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How Summer Heat Stress Affects Your Trees

by Keith Brown
July 30, 2009

Summer heat stress is one of the number one tree killers I run into. Okay, realistically no tree ever dies from just one problem, but rather a cumulative affect of many stress factors. Heat and drought stress are stress factor that almost all trees in the central Texas area deal with on an annual basis. So, if your tree has some other factor stressing it out, the summer heat might be the straw that breaks the camel’s back. I see more trees die during the summer time than any other time of the year.

Crepe Myrtle with droopy leaves

Crepe Myrtle with droopy leaves

Some trees suffer from heat stress more than others. For example, live oaks and cedar elms cope very well; sycamores and cottonwoods with will begin shedding leaves with moderate heat levels if water is scarce.

One important factor to consider when trying to quantify damage from heat stress is to take note of the date when your tree loses all its leaves. My experience has been that if a tree can hold its foliage through July into August then it will usually leaf out full the following spring. In some cases the tree will even put on a new set of foliage in September to effectively produce more sugars for itself through the fall growing season. Worst case scenario is if your tree succumbs to a heat wave in the spring. We’ll often get a hot spell in April or May that will reach 100F. If your tree loses all its leaves this early it probably won’t bounce back.

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Be sure to post a photo if you want some advice on your tree.

  • EB says:

    I’ve got a bunch of live oaks and cedar elms that are yellowing out now in the middle of August as we plod along in this heat wave. Is there anytthing I can or should do about it? Should I water? If so, how much? Should I let them go dormant (if that’s what they’re doing)? Pleaes help. I love my trees and I’d like to keep them. Thanks.

    -EB

    • Keith says:

      It’s pretty normal for trees to drop foliage early during hot, dry years. The leaves turning yellow before they fall is an indication that they are going through a normal senescence process. Worst case scenario is if the leaves turn brown and don’t fall off. It’s more common for the elms to drop early than the live oaks. A healthy live oak will typically deal with summer heat stress very well. There is probably some other underlying factor adding to their stress. A deep watering once a week will go a long way. It probably won’t stop the leaf drop, but it will reduce the stress on the trees and help them rebound next year. You should have your trees looked at.

  • Peter Ramos says:

    I have a post oak which a few days ago started turning yellow, and then brown, then dropping leaves. Seems to be most pronounced on one side and from bottom up (top still seems relitively green and healthy. I have been watering the lawn around tree every other day. Prior to the last few weeks which have been 95-100 degrees, we have had a relatively wet summer (for Texas). I do not water directly on trunk either. Any thoughts or advice?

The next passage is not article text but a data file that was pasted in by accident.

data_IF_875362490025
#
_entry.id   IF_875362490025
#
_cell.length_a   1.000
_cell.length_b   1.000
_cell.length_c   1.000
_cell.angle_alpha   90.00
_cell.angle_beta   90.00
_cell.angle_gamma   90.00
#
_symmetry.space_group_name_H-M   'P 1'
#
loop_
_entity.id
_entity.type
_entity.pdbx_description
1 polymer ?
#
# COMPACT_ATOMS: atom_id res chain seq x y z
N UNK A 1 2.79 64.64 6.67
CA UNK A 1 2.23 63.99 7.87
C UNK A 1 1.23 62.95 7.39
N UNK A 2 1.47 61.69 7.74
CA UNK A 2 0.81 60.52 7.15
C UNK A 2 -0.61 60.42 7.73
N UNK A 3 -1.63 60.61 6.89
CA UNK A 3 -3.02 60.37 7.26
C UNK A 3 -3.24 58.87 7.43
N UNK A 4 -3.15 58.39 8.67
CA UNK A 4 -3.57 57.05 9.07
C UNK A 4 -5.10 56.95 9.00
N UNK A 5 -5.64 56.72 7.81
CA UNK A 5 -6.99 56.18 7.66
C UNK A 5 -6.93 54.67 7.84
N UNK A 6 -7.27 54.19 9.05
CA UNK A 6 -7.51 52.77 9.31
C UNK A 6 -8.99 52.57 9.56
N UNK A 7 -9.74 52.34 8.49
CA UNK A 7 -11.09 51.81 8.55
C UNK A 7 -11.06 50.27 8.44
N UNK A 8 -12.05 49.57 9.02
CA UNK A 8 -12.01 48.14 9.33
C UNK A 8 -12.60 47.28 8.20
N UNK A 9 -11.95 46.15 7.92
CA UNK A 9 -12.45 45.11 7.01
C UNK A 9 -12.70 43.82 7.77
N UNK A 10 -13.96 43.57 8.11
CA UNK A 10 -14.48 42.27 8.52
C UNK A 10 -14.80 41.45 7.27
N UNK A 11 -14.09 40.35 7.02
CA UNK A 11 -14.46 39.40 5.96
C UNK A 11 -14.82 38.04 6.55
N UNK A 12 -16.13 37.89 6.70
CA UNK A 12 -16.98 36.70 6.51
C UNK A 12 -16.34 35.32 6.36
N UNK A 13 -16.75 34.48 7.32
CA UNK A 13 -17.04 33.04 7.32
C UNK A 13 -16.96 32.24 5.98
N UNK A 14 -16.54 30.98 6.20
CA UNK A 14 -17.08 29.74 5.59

• Keith says:

      Trees have a delayed response, so stress from the last two years of drought carries over to this year. I’m expecting next year to be rough, too. If you still have foliage at the top you are in good shape. Post oaks are very sensitive trees, if it starts going down hill, you might be in trouble. Can you post some pictures?

  • Mark says:

    I have a Texas Red Oak that we planted in late February this year going through heat stress this year. It’s leaves are turning brown. It’s due to the ridiculous heat wave we got this year. My Chikapin did the same last year. We have been watering it, but not sure what to do. Is it going to bounce back like my Chikapin or should I be concerned?

  • DB says:

    Despite regular watering, the leaves on the Mexican Sycamore I planted this winter are starting to turn brown, and some are dropping. The Monterrey Oaks and Texas Red Oak planted at the same time are doing well. Is there anything I can do other than continuing to water and hope for the best?

  • Diana says:

    I have a tree the electric company cut the back half of last spring (completely unnecessary). This year, with the heat wave, very large limbs are just breaking off. I’m worried that I’m going to have to cut this whole tree down, but I still see new growth and new leaves on the side the electric company mutilated last year. Is there any hope?

  • sandy says:

    I planted a Japanese red maple this year at the end of June. It was in a container but wrapped in burlap. It is mostly in shade and I am watering – but how much does it need in this heat? It is about 2 inches in diameter. Thanks

  • DB says:

    Despite my best efforts, the Mexican Sycamore I planted in the winter of 2010-11 seems to have died. ( My Monterrey and Texas Red Oaks planted at the same time have survived nicely.) However, I notice a couple of suckers or sprouts have sprung up. So, I assume the root system still lives. What next? Give the sprouts a chance or remove it all and replace with another tree this coming winter?

    Thanks